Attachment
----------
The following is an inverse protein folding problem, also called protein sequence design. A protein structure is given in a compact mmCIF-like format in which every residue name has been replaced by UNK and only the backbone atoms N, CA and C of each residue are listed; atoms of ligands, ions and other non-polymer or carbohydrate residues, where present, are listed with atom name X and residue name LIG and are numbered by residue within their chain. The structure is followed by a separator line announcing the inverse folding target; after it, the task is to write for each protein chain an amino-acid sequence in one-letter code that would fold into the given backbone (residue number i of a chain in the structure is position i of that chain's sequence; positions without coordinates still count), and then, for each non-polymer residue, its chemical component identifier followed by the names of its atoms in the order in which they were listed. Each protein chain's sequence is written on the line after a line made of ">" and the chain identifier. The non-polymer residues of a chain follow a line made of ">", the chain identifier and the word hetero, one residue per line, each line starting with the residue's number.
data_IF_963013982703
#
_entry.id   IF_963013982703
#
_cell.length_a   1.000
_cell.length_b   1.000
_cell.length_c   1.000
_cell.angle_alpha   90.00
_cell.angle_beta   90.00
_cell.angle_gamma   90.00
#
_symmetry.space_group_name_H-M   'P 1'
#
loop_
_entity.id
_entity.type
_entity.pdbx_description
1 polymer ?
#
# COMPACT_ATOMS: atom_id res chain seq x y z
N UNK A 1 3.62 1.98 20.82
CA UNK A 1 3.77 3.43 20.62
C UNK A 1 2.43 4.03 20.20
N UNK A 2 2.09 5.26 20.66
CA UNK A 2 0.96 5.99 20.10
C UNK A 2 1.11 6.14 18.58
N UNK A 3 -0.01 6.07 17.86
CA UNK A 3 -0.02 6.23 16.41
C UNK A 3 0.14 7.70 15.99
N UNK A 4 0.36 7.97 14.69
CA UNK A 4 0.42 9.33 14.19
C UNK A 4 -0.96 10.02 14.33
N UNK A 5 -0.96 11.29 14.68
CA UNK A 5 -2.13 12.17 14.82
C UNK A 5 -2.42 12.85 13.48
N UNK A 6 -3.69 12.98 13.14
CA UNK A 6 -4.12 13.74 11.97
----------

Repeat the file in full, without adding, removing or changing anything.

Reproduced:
The following is an inverse protein folding problem, also called protein sequence design. A protein structure is given in a compact mmCIF-like format in which every residue name has been replaced by UNK and only the backbone atoms N, CA and C of each residue are listed; atoms of ligands, ions and other non-polymer or carbohydrate residues, where present, are listed with atom name X and residue name LIG and are numbered by residue within their chain. The structure is followed by a separator line announcing the inverse folding target; after it, the task is to write for each protein chain an amino-acid sequence in one-letter code that would fold into the given backbone (residue number i of a chain in the structure is position i of that chain's sequence; positions without coordinates still count), and then, for each non-polymer residue, its chemical component identifier followed by the names of its atoms in the order in which they were listed. Each protein chain's sequence is written on the line after a line made of ">" and the chain identifier. The non-polymer residues of a chain follow a line made of ">", the chain identifier and the word hetero, one residue per line, each line starting with the residue's number.
data_IF_963013982703
#
_entry.id   IF_963013982703
#
_cell.length_a   1.000
_cell.length_b   1.000
_cell.length_c   1.000
_cell.angle_alpha   90.00
_cell.angle_beta   90.00
_cell.angle_gamma   90.00
#
_symmetry.space_group_name_H-M   'P 1'
#
loop_
_entity.id
_entity.type
_entity.pdbx_description
1 polymer ?
#
# COMPACT_ATOMS: atom_id res chain seq x y z
N UNK A 1 3.62 1.98 20.82
CA UNK A 1 3.77 3.43 20.62
C UNK A 1 2.43 4.03 20.20
N UNK A 2 2.09 5.26 20.66
CA UNK A 2 0.96 5.99 20.10
C UNK A 2 1.11 6.14 18.58
N UNK A 3 -0.01 6.07 17.86
CA UNK A 3 -0.02 6.23 16.41
C UNK A 3 0.14 7.70 15.99
N UNK A 4 0.36 7.97 14.69
CA UNK A 4 0.42 9.33 14.19
C UNK A 4 -0.96 10.02 14.33
N UNK A 5 -0.96 11.29 14.68
CA UNK A 5 -2.13 12.17 14.82
C UNK A 5 -2.42 12.85 13.48
N UNK A 6 -3.69 12.98 13.14
CA UNK A 6 -4.12 13.74 11.97